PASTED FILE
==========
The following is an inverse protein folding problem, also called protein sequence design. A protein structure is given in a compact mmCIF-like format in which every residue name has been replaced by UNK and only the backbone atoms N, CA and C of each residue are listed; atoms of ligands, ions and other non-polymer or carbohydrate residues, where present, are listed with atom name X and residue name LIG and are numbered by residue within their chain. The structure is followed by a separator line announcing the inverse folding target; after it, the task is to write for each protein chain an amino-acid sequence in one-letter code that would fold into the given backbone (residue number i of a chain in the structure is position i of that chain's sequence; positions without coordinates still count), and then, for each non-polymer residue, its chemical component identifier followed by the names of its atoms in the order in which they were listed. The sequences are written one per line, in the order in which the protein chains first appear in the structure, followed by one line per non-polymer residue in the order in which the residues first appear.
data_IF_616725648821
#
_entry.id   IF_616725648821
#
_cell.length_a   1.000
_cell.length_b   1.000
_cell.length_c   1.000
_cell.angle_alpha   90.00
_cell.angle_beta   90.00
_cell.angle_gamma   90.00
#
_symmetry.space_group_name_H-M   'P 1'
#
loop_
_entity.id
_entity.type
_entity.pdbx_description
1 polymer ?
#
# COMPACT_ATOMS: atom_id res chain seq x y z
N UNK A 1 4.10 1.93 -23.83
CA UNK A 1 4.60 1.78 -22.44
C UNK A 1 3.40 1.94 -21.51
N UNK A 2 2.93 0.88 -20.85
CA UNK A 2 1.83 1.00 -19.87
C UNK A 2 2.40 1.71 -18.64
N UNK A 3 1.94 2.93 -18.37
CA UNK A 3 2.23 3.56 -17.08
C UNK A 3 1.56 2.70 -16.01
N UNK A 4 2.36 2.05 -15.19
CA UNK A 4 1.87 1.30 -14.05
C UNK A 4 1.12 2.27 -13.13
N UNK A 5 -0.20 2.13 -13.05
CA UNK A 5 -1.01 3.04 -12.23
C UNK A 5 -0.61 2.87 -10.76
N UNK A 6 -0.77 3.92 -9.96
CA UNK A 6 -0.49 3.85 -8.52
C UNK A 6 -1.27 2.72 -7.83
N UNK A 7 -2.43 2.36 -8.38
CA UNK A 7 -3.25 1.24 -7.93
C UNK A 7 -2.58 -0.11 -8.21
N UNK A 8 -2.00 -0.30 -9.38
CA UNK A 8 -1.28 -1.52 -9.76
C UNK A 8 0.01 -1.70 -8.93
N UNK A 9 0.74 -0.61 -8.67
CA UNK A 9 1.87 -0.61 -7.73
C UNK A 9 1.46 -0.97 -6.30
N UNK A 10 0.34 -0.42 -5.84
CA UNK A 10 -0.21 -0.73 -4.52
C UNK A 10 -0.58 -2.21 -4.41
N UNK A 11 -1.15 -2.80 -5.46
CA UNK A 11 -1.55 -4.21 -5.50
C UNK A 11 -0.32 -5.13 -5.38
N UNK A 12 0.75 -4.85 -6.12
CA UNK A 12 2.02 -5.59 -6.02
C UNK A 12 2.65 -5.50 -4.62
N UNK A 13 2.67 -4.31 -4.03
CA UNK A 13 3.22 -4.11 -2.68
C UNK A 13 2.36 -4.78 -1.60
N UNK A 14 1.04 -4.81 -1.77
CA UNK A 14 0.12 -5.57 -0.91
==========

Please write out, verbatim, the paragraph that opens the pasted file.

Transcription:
The following is an inverse protein folding problem, also called protein sequence design. A protein structure is given in a compact mmCIF-like format in which every residue name has been replaced by UNK and only the backbone atoms N, CA and C of each residue are listed; atoms of ligands, ions and other non-polymer or carbohydrate residues, where present, are listed with atom name X and residue name LIG and are numbered by residue within their chain. The structure is followed by a separator line announcing the inverse folding target; after it, the task is to write for each protein chain an amino-acid sequence in one-letter code that would fold into the given backbone (residue number i of a chain in the structure is position i of that chain's sequence; positions without coordinates still count), and then, for each non-polymer residue, its chemical component identifier followed by the names of its atoms in the order in which they were listed. The sequences are written one per line, in the order in which the protein chains first appear in the structure, followed by one line per non-polymer residue in the order in which the residues first appear.